Seminole Heights bouncing back after murder suspect's arrest

It's been six weeks since a suspected serial killer was caught In Seminole Heights, and already signs of recovery are everywhere.

It’s been six weeks since a suspected serial killer was caught In Seminole Heights.

That’s just about the same amount of time it took Tampa police to make an arrest in the four murders that changed the neighborhood, slowing business and keeping people inside.

Now things are looking up. People say their hearts still go out to the victims' families but say the murders brought this community together. Now, business is booming and the neighborhood is growing, an economic boost many people look forward to.

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“People are out and about. If you go to The Independent down the street on a Sunday night, it’s packed,” said resident Michael Ames.

That's a stark change from the atmosphere a little less than two months ago when a suspected serial killer was on the loose.

“People feel safer now that someone has been caught. Whether it’s the right person or the wrong., it’s a feeling.”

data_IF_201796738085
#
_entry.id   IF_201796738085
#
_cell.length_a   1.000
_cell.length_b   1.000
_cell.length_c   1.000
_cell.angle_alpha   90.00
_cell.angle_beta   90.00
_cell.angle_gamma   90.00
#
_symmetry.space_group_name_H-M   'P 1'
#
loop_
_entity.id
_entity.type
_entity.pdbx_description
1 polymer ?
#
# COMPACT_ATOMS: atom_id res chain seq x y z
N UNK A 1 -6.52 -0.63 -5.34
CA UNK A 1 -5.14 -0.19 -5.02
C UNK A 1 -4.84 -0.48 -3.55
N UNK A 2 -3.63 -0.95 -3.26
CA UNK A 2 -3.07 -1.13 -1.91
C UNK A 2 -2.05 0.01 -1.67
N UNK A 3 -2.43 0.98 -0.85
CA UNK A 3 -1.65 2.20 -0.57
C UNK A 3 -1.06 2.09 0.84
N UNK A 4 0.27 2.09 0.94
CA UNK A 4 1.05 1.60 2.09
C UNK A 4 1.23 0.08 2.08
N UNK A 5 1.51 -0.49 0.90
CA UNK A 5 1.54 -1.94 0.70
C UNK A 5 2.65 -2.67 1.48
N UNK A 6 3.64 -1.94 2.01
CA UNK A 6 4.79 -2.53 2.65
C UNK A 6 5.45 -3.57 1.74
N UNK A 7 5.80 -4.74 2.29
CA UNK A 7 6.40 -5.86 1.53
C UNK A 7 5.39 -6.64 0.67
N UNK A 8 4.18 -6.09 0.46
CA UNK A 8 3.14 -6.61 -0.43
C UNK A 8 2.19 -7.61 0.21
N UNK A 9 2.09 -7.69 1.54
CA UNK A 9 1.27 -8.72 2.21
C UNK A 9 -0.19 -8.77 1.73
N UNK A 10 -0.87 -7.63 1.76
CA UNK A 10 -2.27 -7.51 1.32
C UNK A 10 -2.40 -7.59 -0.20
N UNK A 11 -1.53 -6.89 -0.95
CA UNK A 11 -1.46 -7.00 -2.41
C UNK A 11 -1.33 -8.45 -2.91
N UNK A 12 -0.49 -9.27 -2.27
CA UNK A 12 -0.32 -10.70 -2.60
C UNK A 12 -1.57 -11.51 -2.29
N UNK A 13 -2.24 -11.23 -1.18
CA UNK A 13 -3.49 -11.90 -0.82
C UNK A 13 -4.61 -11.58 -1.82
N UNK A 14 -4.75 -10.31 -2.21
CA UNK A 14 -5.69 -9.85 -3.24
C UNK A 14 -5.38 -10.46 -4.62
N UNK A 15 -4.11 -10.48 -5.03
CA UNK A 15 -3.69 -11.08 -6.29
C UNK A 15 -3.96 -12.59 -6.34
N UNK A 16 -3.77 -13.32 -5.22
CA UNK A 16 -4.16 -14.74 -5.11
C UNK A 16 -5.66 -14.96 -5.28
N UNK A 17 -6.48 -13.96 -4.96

Howell "Trai" Donaldson III was arrested Nov. 28.

The Tampa neighborhood known for its eclectic atmosphere and good eats is back in business

A Realtor we spoke to says the murders didn’t hurt the home sales as much as he expected.

Rick Fifer, owner of Vintage Homes Realty, compared home sales in 2017 to sales the previous year during the same time as the murders.

“I found there were 20 hours fewer than the same time period last year. So, it’s not really had any real negative impact.”

With home sales doing well, there are several apartment complexes under construction in the area. One is on the corner of Florida and Idlewild Avenue. It’s an 81-unit apartment community with retail space on the ground floor. Developer Milhaus says it projected to open in 2018.

The Front Porch restaurant is right next door. Bar manager Garrett Radler is looking forward to the economic boost.

“I hope it continues and does become more of a unified neighborhood,” he said.

It’s a sign of growth in a community hit hard.

“It’s a really great neighborhood. I think people really want to be here and they’re not scared anymore,” Ames said.

Proving resilience conquers adversity.

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